The Associated Press reported that Matapour’s defense lawyer, John Christian Elden, told the AP in an emailed statement that that his client refused to have his statement recorded and videotaped unless police released the entire recording to the public “with no time delay so it won’t be censored or manipulated.”

Elden previously said to media outlets including the Associated Press his client did not deny being the shooter but had not divulged any motive. The lawyer said Sunday that Matapour did not object to remaining in custody for four weeks so would not appear in court on Monday.

In the Norwegian judicial system pre-trial detention hearings are normally held every four weeks.

Large crowds gathered Sunday near the London Pub to lay flowers and other tributes. Those gathered waved Pride flags as they defiantly commiserated remembering the two victims killed along with the other twenty persons injured in the shooting spree which police say occurred at three locations in the neighborhood around the bar.

The city’s Pride parade had been cancelled as a precaution after the shooting.

 

Norway’s Prime Minister Jonas Gahr Stoere and a member of the Royal family, Crown Princess Mette-Marit, joined mourners in a memorial service Sunday at Oslo Cathedral for the victims of the attack.

Speaking in Sunday’s memorial service, the Prime Minister pointed out that “the shooting in the night hours put an end to the Pride parade, but it did not stop the fight and the efforts to fight discrimination, prejudice and hatred.”

Stoere addressed Norway’s Muslim community as well telling them;

“I know how many of you felt when it turned out that the perpetrator belonged to the Islamic community. Many of you experienced fear and unrest. You should know this: We stand together, we are one community and we are responsible for the community together.”

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Europe

Mass shooting in Norwegian capital cancels LGBTQ+ Pride, leaves 2 dead

The Norwegian Police Service are investigating the matter as an act of terrorism. The suspect is a Norwegian citizen originally from Iran

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Inger Kristin Haugsevje, head of Oslo Pride being interviewed after mass shooting (Screenshot/YouTube Global News)

OSLO, Norway – A gunman entered an establishment popular with the LGBTQ+ community in the Norwegian capital city’s night-life district on Saturday morning at approximately 1 a.m. local time and opened fire killing two people and injuring dozens more.

A spokesperson for the Norwegian Police Service  (Politi- og lensmannsetaten) told the Blade in a phone call that officials are investigating the matter as an act of terrorism. According to the official, the suspect is a 42-year-old Norwegian citizen originally from Iran.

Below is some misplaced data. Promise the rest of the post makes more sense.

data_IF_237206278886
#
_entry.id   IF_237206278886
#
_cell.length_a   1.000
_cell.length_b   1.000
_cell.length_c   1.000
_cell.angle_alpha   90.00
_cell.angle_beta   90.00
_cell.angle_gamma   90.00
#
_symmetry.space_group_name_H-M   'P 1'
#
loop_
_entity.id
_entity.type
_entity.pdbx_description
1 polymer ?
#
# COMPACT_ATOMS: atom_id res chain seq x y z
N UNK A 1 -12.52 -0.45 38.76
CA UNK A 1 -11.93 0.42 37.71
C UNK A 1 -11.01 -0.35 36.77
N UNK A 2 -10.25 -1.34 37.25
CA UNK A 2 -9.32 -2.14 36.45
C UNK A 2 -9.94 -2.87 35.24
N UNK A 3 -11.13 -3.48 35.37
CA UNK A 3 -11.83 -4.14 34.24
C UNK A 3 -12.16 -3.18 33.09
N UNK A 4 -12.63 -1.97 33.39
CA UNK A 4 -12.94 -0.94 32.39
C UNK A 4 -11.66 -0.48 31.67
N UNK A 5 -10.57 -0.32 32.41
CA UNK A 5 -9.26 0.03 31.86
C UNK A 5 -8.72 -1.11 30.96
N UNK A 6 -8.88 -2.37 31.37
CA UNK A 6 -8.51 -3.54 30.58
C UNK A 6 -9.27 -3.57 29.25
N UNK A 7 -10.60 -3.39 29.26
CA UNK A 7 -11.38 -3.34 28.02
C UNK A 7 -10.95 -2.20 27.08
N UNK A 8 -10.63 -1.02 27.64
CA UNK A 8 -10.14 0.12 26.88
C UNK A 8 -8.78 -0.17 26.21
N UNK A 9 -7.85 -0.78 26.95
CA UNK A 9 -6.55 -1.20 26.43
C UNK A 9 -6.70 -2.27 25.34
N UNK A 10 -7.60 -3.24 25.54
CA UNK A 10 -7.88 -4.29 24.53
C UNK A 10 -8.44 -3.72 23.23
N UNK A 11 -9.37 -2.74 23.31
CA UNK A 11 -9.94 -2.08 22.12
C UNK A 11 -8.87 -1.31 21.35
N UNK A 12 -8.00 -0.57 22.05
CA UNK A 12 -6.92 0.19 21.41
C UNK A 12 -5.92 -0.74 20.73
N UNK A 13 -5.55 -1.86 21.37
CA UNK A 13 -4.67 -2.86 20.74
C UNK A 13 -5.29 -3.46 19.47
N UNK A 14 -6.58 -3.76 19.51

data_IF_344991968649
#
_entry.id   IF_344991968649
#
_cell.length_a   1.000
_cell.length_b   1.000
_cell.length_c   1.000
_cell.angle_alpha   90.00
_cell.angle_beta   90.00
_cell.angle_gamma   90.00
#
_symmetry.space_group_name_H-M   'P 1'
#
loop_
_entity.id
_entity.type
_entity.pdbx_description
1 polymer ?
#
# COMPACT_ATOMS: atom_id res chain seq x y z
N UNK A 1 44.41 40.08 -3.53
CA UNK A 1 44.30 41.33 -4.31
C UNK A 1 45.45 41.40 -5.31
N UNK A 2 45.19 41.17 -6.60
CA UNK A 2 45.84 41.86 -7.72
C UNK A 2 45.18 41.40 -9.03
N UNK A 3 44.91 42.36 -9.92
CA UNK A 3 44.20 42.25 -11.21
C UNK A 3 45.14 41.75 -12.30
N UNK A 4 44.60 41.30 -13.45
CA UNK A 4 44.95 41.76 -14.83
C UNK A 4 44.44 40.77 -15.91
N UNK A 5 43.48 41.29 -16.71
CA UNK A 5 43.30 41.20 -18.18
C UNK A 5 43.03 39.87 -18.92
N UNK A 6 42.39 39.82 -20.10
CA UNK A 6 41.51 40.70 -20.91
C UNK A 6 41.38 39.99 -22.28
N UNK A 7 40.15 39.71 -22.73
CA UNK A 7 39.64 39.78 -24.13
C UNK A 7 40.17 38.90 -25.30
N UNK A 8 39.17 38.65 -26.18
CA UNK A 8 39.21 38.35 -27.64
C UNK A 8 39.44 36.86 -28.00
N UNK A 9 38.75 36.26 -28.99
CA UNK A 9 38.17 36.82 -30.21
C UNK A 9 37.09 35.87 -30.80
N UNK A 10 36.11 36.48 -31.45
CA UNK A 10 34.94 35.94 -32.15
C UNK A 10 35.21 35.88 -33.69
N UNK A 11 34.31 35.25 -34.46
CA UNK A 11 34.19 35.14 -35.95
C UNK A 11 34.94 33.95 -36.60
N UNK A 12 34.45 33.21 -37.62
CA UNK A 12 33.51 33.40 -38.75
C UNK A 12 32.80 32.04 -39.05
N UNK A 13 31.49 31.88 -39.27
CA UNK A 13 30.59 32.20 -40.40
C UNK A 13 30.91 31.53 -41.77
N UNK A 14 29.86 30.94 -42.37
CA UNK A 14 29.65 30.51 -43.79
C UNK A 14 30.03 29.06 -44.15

Multiple eyewitnesses reported that the suspect had entered the bar and produced a semi-automatic rifle from a bag and started shooting.

A reporter with Norway’s largest broadcast media outlet NRK, Olav Roenneberg, who was on scene when the shooting started, told NRK colleagues in an interview;

“I saw a man arrive at the site with a bag- He picked up a weapon and started shooting. First I thought it was an air gun. Then the glass of the bar next door was shattered and I understood I had to run for cover.”

The police official while not confirming the weapon used did acknowledge that the shooter had been known to Norwegian officials in the country’s security services since 2015 as a “suspected radicalised Islamist” and also apparently had a history of mental illness. The official also pointed out that up until the incident there were no previous major criminal acts committed by the suspect.

Because of the incident, organisers of the Pride parade which had been scheduled to start hours after the shooting was cancelled. The parade was set to culminate the week long Pride festivities in Oslo.

Norway’s Prime Minister Prime Minister Jonas Gahr Stoere wrote in a public post on Facebook, “the shooting outside London Pub in Oslo tonight was a cruel and deeply shocking attack on innocent people.” He added “We all stand by you,” showing support for the country’s LGBTQ+ citizenry.

Norway’s King Harald V issued a statement offering condolences and said he and Norway’s royal family were “horrified by the night’s shooting tragedy.”

“We sympathize with all relatives and affected and send warm thoughts to all who are now scared, restless and in grief,” the Norwegian monarch said. “We must stand together to defend our values: freedom, diversity and respect for each other. We must continue to stand up for all people to feel safe.”